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More Litigation, More “Doing” Assistant Store Manager Overtime Cases

Posted in Class Actions, Highlight, Litigation, Wage & Hour

At 47 pages, U.S. District Court Judge Hall’s decision last week in Costello v. Home Depot USA (download here) denying an employer’s motion for summary judgment in an overtime case, isn’t exactly a light read. 

More Saving, More Doing? Not so with litigation

She is, of course, not to blame. The case is complicated and has a “somewhat convoluted procedural history” because it was first filed in 2004 (!) and certified (and then decertified) as a collective action that alleged that Home Depot misclassified mechandising assistant store managers as exempt.

But after nine years of litigation, the Court was finally asked to decide whether Home Depot properly classified these two of these assistant store managers as exempt from overtime pay. 

The position of “assistant store managers” has been the source of lots of litigation over the last decade.  So it’s worth taking a look at what the court did.

Procedurally, it denied the motion for summary judgment saying that there were issues of material fact that precluded the granting of the motion. In other words, the case has to be decided by a fact-finder and jury, and not by the court itself on the papers.

Substantively, the crux of the case centers on whether the employee’s “primary duty” was “management of the enterprise”. 

As to one employee, the emplioyer argued that the employee:

(1) ensured his departments were properly staffed; (2) planned the work to be done in each department; (3) delegated work to his subordinates and followed up to make sure it was done in a timely and correct manner; (4) ensured his subordinates were trained, both for their current position and so they would be ready to advance to the next level; (5) ensured proper merchandise was ordered; (6) inspected his departments for safety violations; (7) resolved employee and customer complaints; (8) made recommendations regarding annual raises for his employees; (9) counseled associates on disciplinary issues; (10) recognized his subordinates for exceptional performance; and (11) devised strategies to improved department sales.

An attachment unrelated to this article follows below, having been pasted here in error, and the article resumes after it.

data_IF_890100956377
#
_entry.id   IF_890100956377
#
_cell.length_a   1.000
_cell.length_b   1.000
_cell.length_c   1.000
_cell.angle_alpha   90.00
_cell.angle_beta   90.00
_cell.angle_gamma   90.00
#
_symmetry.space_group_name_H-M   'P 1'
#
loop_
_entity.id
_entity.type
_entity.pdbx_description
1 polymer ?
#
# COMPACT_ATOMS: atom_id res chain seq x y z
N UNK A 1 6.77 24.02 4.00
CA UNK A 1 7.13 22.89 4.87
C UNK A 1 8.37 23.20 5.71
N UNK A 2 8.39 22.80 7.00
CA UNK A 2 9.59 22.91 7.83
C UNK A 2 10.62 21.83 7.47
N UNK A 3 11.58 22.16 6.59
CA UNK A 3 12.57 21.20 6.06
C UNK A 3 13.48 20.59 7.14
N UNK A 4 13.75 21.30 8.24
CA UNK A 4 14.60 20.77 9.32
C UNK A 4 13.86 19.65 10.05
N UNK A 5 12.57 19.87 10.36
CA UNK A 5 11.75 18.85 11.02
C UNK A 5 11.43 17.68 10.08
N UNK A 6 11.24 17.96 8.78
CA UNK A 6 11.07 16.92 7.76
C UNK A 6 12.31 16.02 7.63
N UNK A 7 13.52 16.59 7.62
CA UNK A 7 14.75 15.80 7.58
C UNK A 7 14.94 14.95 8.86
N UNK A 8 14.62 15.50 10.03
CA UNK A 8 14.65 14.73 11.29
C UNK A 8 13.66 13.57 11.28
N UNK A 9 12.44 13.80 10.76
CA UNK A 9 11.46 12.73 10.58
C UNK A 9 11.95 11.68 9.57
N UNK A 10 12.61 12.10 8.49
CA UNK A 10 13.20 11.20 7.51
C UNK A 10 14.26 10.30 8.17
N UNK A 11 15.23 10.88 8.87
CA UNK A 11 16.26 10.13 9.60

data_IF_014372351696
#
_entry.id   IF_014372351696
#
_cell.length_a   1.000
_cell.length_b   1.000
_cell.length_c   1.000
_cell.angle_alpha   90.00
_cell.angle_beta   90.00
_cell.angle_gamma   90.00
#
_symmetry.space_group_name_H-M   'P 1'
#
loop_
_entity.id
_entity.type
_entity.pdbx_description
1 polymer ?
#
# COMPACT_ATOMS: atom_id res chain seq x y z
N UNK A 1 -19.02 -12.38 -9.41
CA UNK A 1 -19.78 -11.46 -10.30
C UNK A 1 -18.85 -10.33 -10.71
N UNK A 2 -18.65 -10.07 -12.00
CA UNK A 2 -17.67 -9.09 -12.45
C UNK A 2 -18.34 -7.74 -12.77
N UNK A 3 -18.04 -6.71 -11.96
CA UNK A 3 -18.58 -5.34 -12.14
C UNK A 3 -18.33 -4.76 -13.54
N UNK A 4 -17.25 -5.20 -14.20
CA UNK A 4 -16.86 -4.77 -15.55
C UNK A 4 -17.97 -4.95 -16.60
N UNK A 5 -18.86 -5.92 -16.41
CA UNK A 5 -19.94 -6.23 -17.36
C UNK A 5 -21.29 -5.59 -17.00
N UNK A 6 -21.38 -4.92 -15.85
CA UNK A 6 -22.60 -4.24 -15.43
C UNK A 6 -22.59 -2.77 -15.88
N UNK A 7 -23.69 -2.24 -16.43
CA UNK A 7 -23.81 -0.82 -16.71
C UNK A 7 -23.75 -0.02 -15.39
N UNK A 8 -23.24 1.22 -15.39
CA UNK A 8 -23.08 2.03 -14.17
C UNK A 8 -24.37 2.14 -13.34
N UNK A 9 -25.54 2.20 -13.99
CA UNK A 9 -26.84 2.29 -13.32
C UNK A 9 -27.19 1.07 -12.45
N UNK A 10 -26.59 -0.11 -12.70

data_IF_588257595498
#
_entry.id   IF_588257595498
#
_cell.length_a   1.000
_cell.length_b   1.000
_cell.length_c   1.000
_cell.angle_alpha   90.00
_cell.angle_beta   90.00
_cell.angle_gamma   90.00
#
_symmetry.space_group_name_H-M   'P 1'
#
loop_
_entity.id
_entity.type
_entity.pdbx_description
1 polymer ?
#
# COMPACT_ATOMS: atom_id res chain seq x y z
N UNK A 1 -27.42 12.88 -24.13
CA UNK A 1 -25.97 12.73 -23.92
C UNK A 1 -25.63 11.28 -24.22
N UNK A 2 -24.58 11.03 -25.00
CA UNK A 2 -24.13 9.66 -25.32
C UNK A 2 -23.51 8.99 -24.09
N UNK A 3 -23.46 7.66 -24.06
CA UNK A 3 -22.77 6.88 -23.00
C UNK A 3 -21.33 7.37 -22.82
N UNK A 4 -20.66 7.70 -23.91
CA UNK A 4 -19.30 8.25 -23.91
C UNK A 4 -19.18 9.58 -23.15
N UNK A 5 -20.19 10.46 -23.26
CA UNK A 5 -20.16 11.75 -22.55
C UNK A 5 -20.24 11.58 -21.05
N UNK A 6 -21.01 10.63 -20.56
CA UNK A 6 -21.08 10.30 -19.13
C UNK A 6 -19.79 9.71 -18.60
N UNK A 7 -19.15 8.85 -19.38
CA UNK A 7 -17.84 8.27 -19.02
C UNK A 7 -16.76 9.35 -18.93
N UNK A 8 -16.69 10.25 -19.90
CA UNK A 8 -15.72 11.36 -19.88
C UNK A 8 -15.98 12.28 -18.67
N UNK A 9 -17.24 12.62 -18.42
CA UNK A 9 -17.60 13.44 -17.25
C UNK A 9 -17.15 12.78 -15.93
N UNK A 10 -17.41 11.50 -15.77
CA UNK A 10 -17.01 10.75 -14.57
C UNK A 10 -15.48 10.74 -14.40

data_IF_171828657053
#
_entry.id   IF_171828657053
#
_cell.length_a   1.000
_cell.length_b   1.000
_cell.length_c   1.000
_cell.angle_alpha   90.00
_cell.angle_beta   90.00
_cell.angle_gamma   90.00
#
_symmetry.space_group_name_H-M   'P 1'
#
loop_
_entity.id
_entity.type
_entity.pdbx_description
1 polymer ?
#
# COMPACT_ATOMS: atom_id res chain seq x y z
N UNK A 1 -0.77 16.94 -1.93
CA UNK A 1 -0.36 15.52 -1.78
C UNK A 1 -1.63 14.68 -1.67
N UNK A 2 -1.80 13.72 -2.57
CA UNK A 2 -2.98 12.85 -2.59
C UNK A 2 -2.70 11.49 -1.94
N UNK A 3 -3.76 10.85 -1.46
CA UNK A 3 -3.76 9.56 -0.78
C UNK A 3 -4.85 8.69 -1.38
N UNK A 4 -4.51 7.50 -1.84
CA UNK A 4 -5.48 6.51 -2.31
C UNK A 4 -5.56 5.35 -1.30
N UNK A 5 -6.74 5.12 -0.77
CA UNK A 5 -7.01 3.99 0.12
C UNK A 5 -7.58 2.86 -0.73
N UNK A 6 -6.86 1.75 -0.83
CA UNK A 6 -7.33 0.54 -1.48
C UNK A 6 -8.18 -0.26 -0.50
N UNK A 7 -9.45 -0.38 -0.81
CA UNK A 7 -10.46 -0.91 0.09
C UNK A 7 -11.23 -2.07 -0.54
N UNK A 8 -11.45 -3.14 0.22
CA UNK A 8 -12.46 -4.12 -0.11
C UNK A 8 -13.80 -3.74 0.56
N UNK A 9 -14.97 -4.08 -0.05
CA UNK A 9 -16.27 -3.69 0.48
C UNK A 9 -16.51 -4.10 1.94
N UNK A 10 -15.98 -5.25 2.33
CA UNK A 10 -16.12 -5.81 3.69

Sounds like it should be enough to win the case, right? The employee countered by saying that ”while he performed many of these tasks, in many instances — particularly related to hiring, firing, and scheduling decisions — ultimate decision-making power and discretion lay elsewhere.”  The Court actually says that these facts do indeed lean in favor of the employer, not the employee.  

So why did the court still reject the employer’s motion?

Because taking other factors like whether the employee spent a substantial amount of time performing non-exempt work, and whether the exempt duties the employee performed were of relative importance to the job, led the court to the conclusion that there were genuine disputes as to what actually occurred.

No doubt the decision is frustrating to the employer (and other employers) who laid out a number of facts that even the court — at times — found persuasive.

But ultimately, the case is an important one for all employers to understand exactly what factors a court will look at in determining whether assistant store managers are exempt, and how important it is for employers to have its rationale locked in with supporting documents and affidavits.

These types of inquiries are very fact-specific. But even here, where the employer seemed to spell out lots of details to support its argument, sometimes, a lot of evidence isn’t good enough.

Costello v. Home Depot